See biographies by his son (ed. by E. M. Forster, 1932; repr. 1949) and R. L. Chamberlain (1965); studies by A. Pollard (1972) and B. Nelson (1976).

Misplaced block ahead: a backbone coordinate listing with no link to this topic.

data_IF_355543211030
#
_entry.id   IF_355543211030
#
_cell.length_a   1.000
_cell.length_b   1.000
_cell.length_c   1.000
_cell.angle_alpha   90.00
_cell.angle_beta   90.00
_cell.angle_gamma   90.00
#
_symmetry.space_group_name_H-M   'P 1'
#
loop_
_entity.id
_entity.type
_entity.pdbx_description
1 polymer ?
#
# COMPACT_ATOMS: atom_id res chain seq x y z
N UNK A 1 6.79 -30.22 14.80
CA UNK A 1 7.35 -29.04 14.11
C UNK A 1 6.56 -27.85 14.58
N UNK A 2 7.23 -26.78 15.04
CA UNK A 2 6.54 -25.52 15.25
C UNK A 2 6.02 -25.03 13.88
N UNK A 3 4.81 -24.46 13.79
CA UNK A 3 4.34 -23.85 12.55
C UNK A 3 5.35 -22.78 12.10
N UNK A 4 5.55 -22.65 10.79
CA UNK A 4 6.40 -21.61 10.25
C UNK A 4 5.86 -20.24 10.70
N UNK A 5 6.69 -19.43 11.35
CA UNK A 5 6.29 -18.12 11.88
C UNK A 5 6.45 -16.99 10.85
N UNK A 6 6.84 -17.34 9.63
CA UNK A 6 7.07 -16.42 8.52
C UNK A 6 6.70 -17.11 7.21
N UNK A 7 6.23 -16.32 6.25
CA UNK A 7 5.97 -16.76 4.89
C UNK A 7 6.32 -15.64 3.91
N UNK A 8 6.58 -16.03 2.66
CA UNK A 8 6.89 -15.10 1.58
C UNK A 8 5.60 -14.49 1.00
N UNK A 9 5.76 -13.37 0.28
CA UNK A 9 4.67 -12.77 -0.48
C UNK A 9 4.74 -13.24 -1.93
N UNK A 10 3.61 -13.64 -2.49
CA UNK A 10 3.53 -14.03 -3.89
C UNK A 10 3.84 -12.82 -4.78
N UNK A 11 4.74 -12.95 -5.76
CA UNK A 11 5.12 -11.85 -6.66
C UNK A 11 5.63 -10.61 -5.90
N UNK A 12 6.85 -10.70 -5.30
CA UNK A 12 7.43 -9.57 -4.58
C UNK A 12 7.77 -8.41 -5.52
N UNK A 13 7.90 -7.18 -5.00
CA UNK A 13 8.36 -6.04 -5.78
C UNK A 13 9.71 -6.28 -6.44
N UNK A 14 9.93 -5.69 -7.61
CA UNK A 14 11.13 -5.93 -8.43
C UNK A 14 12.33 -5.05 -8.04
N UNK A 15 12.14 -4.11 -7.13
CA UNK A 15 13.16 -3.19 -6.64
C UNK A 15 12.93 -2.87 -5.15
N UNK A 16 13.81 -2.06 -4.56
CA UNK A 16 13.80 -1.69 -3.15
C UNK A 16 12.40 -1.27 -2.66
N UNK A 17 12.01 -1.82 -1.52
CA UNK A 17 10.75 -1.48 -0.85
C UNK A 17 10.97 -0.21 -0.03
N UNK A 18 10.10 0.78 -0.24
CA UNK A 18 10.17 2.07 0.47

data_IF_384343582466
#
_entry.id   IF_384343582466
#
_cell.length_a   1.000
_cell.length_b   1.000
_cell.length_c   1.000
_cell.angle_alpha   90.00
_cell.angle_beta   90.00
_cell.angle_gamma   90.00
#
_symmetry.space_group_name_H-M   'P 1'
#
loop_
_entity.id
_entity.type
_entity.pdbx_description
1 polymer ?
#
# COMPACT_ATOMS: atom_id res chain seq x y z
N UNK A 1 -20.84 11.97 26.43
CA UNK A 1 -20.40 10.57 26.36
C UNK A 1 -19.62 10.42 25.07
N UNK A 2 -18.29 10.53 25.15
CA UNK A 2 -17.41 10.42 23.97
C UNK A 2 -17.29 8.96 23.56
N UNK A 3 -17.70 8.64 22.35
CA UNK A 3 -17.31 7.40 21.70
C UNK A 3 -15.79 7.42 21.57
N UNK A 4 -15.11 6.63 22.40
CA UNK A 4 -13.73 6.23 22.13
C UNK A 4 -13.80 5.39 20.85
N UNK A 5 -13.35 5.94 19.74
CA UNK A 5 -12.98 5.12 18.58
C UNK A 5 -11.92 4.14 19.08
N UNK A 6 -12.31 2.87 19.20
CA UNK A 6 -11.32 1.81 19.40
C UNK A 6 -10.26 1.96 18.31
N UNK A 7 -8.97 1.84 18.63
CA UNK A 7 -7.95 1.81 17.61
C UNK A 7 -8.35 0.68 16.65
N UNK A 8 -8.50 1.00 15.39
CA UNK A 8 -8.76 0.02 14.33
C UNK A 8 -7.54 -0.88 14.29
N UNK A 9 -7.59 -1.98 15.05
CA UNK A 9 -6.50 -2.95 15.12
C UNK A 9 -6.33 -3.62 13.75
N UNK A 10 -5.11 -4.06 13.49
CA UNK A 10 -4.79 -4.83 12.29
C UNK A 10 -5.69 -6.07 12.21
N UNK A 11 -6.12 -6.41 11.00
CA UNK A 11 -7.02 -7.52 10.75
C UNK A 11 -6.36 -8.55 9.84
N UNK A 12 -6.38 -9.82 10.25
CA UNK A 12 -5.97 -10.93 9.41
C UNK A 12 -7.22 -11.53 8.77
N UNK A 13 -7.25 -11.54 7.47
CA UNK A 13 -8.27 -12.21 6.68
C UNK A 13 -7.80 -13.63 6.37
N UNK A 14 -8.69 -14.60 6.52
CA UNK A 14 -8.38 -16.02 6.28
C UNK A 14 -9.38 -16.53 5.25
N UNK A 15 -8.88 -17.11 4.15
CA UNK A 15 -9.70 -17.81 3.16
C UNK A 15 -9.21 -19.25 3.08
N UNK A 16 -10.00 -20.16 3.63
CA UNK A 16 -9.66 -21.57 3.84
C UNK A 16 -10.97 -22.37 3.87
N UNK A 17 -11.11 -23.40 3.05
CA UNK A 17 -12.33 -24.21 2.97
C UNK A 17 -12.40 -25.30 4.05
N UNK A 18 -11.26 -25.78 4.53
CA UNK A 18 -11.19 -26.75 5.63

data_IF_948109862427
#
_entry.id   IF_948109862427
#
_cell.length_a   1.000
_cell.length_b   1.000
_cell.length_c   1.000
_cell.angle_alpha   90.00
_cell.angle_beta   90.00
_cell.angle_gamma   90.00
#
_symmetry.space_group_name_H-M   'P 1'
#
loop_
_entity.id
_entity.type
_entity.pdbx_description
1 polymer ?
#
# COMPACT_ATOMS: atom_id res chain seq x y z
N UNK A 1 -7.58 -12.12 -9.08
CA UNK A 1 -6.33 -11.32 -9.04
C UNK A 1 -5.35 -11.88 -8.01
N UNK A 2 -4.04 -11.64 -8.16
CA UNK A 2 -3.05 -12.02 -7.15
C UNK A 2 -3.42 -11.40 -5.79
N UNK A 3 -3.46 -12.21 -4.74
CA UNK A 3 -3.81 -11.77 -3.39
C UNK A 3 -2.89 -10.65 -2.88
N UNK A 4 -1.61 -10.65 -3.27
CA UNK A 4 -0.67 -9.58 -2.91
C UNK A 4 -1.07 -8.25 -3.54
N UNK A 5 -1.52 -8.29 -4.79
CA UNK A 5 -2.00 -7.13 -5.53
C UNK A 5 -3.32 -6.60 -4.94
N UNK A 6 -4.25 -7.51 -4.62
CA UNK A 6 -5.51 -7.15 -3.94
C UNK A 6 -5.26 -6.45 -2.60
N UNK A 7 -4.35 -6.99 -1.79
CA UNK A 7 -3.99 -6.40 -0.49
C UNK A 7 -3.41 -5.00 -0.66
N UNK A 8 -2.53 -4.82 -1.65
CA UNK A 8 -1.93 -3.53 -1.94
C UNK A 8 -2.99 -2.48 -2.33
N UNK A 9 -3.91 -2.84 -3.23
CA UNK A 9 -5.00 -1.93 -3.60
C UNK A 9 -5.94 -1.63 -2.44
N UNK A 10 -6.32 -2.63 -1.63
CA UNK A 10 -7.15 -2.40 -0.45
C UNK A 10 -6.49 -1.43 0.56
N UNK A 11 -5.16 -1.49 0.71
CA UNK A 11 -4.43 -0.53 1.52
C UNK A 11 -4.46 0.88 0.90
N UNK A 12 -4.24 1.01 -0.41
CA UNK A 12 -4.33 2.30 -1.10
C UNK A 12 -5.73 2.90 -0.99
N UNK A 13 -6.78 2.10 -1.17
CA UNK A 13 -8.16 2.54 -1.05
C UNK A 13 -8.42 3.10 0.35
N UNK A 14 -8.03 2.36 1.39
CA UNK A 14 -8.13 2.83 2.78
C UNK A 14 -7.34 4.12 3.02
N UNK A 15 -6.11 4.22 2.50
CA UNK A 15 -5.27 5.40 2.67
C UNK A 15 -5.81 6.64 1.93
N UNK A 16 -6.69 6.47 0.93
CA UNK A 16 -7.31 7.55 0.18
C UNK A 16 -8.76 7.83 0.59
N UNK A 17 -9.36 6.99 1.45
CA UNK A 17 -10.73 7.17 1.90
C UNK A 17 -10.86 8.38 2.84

(born Dec. 24, 1754, Aldeburgh, Suffolk, Eng.—died Feb. 3, 1832, Trowbridge, Wiltshire) English poet. Reared in an impoverished seacoast village, Crabbe initially became a surgeon. In 1780 he left for London, where his poem The Village (1783) brought him fame; written partly as a protest against Oliver Goldsmith's Deserted Village (1770), it was Crabbe's attempt to show the misery of rural poverty. The Newspaper followed in 1785, but he did not publish again until 1807. In “The Parish Register,” he used the register of births, deaths, and marriages to depict the life of a rural community. Considered the last of the Augustan poets, he wrote in heroic couplets. His story of the isolated and violent Peter Grimes in The Borough became the basis of a famous opera by Benjamin Britten.
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